Save & Validation results

When the user clicks the Save button in a LightSwitch application, all the validation rules are run on the client. If there is any validation error, then the save operation fails. The user can see all the validation errors that caused the failure in the Validation viewer (which we will see in next section).

If there are no validation errors, then the changes are submitted to the server. If any of the server validation rules fail, then the errors are sent back to client, and the user will see those errors in the validation viewer too.

1. Validation UI on controls

LightSwitch provides a uniform way of showing validation results. Once you add validation rules and run the Application, you can see the validation engine kicking in and doing the work. Typically most of the controls that display the data also show the validation results associated with the data they are showing. For example, a TextBox control showing a Name property will show all the validation results associated with the Name property. Here is an example of three different controls showing validation errors and warnings. The first two show errors, the last one shows warning/information (distinguished by black border).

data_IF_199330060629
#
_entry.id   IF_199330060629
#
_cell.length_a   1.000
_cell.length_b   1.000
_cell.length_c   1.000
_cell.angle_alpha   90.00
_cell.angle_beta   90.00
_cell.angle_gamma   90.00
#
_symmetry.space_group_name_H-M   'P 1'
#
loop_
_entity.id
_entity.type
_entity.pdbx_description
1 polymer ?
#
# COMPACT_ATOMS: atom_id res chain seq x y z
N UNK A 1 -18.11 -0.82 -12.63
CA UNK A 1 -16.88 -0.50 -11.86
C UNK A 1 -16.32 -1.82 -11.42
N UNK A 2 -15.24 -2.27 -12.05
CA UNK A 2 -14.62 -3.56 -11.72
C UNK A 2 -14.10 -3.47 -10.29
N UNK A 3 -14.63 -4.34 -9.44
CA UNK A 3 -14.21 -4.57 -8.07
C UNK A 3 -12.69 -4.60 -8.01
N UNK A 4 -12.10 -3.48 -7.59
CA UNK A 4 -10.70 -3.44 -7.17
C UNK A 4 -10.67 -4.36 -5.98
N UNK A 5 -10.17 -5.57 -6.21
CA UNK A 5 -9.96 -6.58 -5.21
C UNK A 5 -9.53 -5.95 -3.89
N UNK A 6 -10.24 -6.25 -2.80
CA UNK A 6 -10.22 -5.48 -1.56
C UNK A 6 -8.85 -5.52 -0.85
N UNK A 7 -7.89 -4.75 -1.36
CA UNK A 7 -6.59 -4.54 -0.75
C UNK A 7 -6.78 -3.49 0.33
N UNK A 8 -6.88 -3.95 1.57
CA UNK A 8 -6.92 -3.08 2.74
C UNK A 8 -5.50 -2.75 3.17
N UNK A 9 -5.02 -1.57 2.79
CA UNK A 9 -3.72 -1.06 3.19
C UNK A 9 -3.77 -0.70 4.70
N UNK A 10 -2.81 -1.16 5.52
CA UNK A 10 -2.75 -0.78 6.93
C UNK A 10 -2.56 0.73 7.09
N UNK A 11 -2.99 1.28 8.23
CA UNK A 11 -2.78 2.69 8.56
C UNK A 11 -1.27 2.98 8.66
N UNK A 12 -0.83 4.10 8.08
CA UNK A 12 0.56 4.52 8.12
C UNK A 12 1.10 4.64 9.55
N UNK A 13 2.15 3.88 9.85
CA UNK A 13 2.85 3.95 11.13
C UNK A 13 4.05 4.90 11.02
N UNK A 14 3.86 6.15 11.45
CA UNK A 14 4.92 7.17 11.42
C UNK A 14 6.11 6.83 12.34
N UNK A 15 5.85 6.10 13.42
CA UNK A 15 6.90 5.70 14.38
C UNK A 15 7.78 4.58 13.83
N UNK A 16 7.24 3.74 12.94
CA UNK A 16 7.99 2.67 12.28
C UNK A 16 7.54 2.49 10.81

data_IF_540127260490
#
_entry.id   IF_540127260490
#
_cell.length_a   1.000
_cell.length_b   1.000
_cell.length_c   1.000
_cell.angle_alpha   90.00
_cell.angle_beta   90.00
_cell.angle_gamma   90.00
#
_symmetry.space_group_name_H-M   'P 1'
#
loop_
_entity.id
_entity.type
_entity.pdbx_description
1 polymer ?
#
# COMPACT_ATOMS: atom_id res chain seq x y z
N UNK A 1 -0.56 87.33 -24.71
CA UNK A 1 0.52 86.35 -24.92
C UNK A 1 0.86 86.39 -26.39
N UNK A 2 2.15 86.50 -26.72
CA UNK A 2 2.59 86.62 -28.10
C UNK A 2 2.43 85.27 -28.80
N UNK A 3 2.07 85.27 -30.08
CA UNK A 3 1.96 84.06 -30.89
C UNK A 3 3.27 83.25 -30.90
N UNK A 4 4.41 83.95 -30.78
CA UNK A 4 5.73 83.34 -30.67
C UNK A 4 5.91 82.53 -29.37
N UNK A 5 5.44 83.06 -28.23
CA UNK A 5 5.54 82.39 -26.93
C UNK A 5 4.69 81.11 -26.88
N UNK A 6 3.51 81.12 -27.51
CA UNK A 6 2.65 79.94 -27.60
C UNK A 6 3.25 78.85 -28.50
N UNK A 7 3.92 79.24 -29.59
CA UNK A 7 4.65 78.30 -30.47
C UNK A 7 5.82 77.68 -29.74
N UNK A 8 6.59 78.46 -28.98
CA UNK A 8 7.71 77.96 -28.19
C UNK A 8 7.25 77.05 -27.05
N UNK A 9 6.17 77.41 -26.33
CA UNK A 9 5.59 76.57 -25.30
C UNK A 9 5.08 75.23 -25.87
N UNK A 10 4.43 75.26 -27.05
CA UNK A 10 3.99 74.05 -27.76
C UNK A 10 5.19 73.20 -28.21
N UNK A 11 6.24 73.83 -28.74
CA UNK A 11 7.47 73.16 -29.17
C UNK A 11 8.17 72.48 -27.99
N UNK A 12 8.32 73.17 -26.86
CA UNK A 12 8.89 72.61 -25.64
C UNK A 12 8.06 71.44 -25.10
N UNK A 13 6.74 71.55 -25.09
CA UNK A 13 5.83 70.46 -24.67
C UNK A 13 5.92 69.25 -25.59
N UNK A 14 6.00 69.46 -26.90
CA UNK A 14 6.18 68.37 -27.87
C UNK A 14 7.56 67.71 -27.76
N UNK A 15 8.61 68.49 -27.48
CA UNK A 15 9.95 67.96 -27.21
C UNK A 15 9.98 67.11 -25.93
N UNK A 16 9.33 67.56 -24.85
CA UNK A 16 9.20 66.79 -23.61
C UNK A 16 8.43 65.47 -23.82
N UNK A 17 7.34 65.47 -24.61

2. Validation Summary Viewer

Validation summary viewer consolidates all validation results present in the current screen and provides a place to view all of them at once. Also, selecting one of the validation results in the viewer will take the user to the portion of screen data associated with the validation result.

Below is the screenshot showing validation viewer with few validation results. All visible errors are result of running validation on client side.